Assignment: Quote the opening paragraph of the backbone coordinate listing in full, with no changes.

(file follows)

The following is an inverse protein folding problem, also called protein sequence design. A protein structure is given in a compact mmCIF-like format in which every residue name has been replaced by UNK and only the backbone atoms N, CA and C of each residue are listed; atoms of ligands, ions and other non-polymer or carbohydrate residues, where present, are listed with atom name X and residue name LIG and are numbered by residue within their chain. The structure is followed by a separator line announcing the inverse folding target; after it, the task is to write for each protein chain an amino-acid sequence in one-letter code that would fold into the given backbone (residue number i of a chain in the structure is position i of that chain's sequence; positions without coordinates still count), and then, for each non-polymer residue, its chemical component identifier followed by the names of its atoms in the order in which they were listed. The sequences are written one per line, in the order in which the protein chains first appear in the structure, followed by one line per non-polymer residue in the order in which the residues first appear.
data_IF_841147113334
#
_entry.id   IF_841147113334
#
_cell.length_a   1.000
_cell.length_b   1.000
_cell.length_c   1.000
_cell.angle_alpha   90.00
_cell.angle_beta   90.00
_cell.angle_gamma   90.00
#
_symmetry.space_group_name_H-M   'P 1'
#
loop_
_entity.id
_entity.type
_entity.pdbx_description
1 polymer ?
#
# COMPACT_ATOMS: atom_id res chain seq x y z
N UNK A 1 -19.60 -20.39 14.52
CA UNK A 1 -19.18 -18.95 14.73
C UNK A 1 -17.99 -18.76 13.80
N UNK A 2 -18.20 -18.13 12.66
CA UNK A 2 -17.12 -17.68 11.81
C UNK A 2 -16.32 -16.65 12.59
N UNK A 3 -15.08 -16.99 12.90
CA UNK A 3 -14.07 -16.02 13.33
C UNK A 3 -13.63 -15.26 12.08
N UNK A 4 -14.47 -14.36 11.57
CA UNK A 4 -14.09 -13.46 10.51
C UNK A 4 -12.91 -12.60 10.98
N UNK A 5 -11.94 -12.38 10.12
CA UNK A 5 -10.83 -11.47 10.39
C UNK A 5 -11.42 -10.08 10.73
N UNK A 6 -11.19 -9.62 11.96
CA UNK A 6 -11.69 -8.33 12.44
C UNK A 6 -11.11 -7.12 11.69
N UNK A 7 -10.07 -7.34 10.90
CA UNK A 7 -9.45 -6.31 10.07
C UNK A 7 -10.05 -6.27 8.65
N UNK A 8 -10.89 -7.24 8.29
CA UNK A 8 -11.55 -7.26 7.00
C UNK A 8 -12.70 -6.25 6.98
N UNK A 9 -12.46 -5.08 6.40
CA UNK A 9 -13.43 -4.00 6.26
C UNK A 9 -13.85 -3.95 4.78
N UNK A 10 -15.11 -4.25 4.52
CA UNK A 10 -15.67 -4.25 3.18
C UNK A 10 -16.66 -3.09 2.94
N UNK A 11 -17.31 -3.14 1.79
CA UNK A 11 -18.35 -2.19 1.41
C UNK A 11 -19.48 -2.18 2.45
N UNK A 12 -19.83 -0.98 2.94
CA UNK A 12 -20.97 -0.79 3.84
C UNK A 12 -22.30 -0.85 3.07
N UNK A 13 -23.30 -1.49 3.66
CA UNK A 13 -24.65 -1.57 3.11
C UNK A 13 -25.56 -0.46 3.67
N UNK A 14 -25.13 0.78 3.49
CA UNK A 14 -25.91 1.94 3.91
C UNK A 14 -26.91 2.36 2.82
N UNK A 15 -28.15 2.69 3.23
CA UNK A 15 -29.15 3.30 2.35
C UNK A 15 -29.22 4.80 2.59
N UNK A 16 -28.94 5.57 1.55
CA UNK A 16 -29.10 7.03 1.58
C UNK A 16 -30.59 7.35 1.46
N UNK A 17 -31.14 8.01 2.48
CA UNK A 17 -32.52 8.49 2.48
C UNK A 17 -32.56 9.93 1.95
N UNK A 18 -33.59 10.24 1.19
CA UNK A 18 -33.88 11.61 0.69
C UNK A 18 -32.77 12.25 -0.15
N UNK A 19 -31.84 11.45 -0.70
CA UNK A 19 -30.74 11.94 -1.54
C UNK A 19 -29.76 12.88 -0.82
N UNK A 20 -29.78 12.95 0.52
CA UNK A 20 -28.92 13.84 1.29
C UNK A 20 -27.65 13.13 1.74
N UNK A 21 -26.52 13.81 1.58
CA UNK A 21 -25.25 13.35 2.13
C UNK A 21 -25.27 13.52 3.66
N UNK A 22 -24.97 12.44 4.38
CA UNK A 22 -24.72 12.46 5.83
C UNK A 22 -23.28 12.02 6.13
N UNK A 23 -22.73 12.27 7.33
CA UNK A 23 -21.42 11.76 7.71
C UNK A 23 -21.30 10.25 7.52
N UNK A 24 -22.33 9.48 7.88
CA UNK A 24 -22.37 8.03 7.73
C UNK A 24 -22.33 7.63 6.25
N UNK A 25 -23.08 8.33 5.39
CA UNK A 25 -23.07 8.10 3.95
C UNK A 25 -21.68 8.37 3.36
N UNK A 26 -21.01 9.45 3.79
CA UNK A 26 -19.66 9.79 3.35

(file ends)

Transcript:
The following is an inverse protein folding problem, also called protein sequence design. A protein structure is given in a compact mmCIF-like format in which every residue name has been replaced by UNK and only the backbone atoms N, CA and C of each residue are listed; atoms of ligands, ions and other non-polymer or carbohydrate residues, where present, are listed with atom name X and residue name LIG and are numbered by residue within their chain. The structure is followed by a separator line announcing the inverse folding target; after it, the task is to write for each protein chain an amino-acid sequence in one-letter code that would fold into the given backbone (residue number i of a chain in the structure is position i of that chain's sequence; positions without coordinates still count), and then, for each non-polymer residue, its chemical component identifier followed by the names of its atoms in the order in which they were listed. The sequences are written one per line, in the order in which the protein chains first appear in the structure, followed by one line per non-polymer residue in the order in which the residues first appear.